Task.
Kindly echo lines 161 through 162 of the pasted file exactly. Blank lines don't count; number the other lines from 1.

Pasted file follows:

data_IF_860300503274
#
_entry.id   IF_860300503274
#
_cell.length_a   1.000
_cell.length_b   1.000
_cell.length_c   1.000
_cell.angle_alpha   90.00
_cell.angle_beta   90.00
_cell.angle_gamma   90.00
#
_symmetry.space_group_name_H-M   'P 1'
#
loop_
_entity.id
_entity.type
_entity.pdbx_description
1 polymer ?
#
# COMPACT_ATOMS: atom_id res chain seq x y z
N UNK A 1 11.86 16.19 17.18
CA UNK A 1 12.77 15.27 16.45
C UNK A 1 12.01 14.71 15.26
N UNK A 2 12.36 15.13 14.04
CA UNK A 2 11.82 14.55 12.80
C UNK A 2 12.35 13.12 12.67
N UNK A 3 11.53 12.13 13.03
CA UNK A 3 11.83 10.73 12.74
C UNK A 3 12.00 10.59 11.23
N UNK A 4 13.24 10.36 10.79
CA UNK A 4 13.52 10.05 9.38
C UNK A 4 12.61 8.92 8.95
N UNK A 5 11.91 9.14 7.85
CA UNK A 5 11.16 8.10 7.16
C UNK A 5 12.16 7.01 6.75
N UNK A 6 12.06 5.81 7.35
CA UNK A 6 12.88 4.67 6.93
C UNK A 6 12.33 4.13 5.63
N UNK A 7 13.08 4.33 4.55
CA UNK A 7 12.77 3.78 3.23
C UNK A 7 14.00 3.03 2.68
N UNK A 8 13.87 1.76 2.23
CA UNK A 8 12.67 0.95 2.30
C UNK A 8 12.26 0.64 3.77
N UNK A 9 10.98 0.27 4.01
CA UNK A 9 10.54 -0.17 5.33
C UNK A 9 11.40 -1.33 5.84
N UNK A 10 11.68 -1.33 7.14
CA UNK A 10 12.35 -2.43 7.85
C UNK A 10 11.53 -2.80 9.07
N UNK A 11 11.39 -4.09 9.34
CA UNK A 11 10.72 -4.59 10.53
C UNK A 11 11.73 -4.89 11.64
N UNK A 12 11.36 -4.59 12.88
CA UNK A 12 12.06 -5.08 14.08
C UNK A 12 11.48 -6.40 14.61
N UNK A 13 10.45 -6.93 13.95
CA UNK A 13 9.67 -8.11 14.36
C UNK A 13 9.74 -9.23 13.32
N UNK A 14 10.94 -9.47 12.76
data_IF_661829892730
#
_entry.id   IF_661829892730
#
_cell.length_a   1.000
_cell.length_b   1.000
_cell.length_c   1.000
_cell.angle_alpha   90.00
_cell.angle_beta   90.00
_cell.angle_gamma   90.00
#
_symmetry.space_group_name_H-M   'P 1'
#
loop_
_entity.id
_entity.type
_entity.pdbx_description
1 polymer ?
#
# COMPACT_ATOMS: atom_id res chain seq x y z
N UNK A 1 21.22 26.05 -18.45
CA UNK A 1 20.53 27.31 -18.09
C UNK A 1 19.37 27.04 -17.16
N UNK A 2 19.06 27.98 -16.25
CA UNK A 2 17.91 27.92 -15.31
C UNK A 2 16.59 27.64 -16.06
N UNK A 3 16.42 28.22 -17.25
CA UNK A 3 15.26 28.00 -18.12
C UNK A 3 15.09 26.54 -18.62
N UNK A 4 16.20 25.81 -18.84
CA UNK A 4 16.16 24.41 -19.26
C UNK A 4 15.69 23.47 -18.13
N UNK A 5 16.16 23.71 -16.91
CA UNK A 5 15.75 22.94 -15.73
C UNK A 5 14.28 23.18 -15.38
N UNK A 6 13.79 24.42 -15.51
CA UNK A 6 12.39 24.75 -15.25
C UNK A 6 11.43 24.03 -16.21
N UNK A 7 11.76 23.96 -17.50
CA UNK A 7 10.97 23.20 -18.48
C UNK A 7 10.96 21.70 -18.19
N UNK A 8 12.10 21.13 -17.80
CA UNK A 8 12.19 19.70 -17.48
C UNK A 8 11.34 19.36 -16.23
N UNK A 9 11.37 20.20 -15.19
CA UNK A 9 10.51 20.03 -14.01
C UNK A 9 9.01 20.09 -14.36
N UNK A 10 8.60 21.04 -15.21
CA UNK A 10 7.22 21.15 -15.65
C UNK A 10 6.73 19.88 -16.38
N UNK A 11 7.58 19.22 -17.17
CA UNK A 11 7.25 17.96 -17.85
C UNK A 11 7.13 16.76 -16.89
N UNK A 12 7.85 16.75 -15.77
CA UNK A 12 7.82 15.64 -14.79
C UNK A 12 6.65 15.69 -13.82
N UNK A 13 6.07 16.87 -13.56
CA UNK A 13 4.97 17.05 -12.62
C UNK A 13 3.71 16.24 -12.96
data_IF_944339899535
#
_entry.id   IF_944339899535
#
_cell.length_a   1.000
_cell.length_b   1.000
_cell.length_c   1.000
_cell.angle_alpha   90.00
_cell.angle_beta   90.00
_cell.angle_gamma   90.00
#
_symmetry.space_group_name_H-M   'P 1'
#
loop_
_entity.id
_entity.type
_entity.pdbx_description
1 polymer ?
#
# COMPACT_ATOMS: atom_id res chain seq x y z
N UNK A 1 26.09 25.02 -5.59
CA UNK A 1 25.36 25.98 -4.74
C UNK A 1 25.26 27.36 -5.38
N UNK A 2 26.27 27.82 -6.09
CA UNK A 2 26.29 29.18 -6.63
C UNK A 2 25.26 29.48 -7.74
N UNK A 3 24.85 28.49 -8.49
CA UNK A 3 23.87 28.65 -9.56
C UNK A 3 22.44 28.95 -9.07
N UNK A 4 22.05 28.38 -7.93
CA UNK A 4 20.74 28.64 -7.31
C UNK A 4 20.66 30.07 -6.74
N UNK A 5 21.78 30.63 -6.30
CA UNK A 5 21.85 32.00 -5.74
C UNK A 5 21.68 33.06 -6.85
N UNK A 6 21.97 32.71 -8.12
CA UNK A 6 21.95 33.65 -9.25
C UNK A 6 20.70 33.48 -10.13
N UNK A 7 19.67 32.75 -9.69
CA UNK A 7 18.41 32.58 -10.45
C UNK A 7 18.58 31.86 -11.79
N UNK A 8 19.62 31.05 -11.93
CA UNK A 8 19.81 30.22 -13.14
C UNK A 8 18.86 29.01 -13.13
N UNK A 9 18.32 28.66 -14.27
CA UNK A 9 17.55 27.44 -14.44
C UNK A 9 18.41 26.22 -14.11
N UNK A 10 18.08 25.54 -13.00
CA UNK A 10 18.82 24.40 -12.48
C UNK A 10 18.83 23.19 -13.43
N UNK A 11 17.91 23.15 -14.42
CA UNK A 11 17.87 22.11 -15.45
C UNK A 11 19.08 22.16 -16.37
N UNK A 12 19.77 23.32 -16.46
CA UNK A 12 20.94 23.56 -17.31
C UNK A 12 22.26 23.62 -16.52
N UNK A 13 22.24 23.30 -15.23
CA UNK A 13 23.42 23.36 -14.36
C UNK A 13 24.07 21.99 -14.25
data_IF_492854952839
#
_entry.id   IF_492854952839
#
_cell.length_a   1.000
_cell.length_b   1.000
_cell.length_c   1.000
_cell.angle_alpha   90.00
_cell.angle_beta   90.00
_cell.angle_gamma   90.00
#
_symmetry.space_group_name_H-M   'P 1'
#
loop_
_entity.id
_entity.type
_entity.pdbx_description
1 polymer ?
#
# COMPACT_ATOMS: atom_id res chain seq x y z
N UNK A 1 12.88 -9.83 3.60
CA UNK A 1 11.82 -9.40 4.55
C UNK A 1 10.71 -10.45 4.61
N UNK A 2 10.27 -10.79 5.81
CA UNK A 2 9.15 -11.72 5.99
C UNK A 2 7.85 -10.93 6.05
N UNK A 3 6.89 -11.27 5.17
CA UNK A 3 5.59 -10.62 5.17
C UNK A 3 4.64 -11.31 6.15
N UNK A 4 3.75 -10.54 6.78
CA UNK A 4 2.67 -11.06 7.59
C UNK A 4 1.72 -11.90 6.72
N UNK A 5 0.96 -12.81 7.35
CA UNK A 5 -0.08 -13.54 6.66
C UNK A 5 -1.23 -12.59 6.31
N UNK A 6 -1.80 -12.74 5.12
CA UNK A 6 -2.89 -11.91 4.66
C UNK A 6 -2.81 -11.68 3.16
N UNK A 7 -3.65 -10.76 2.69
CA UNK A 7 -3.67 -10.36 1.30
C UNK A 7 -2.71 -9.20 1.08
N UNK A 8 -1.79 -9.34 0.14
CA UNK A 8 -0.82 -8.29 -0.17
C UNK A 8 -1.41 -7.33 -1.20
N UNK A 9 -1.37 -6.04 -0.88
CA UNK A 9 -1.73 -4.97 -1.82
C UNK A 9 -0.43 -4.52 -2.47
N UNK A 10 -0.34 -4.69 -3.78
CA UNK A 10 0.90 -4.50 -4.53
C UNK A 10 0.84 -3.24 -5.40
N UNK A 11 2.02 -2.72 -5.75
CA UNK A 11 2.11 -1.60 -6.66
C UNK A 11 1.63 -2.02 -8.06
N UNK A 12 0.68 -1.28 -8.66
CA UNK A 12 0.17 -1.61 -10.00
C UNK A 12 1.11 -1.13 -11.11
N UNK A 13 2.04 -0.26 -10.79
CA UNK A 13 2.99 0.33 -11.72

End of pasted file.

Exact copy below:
N UNK A 8 19.62 31.05 -11.93
CA UNK A 8 19.81 30.22 -13.14